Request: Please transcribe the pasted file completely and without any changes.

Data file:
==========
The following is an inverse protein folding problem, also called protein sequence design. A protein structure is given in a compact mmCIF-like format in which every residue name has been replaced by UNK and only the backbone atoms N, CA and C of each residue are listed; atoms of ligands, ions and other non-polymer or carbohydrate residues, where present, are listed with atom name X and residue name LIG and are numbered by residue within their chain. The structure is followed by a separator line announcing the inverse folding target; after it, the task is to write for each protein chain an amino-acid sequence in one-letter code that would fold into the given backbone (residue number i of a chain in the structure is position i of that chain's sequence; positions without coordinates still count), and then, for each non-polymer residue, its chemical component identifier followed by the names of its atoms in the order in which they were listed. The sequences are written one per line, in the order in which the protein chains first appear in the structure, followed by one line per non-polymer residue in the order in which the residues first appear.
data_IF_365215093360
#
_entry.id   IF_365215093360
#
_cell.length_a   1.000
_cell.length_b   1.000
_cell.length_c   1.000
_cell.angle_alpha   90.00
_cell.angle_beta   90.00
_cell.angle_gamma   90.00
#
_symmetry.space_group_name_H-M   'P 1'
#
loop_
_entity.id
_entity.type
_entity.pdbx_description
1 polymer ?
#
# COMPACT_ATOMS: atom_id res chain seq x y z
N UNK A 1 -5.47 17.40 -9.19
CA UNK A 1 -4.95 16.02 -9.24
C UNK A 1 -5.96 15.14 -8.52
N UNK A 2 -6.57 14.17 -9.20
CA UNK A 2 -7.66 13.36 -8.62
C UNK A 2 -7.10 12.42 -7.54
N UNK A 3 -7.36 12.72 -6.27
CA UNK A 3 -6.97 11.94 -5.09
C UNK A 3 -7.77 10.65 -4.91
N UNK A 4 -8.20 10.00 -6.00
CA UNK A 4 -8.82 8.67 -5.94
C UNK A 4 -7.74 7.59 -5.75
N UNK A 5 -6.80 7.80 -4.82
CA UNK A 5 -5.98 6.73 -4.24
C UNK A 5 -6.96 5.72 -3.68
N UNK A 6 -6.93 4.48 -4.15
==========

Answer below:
The following is an inverse protein folding problem, also called protein sequence design. A protein structure is given in a compact mmCIF-like format in which every residue name has been replaced by UNK and only the backbone atoms N, CA and C of each residue are listed; atoms of ligands, ions and other non-polymer or carbohydrate residues, where present, are listed with atom name X and residue name LIG and are numbered by residue within their chain. The structure is followed by a separator line announcing the inverse folding target; after it, the task is to write for each protein chain an amino-acid sequence in one-letter code that would fold into the given backbone (residue number i of a chain in the structure is position i of that chain's sequence; positions without coordinates still count), and then, for each non-polymer residue, its chemical component identifier followed by the names of its atoms in the order in which they were listed. The sequences are written one per line, in the order in which the protein chains first appear in the structure, followed by one line per non-polymer residue in the order in which the residues first appear.
data_IF_365215093360
#
_entry.id   IF_365215093360
#
_cell.length_a   1.000
_cell.length_b   1.000
_cell.length_c   1.000
_cell.angle_alpha   90.00
_cell.angle_beta   90.00
_cell.angle_gamma   90.00
#
_symmetry.space_group_name_H-M   'P 1'
#
loop_
_entity.id
_entity.type
_entity.pdbx_description
1 polymer ?
#
# COMPACT_ATOMS: atom_id res chain seq x y z
N UNK A 1 -5.47 17.40 -9.19
CA UNK A 1 -4.95 16.02 -9.24
C UNK A 1 -5.96 15.14 -8.52
N UNK A 2 -6.57 14.17 -9.20
CA UNK A 2 -7.66 13.36 -8.62
C UNK A 2 -7.10 12.42 -7.54
N UNK A 3 -7.36 12.72 -6.27
CA UNK A 3 -6.97 11.94 -5.09
C UNK A 3 -7.77 10.65 -4.91
N UNK A 4 -8.20 10.00 -6.00
CA UNK A 4 -8.82 8.67 -5.94
C UNK A 4 -7.74 7.59 -5.75
N UNK A 5 -6.80 7.80 -4.82
CA UNK A 5 -5.98 6.73 -4.24
C UNK A 5 -6.96 5.72 -3.68
N UNK A 6 -6.93 4.48 -4.15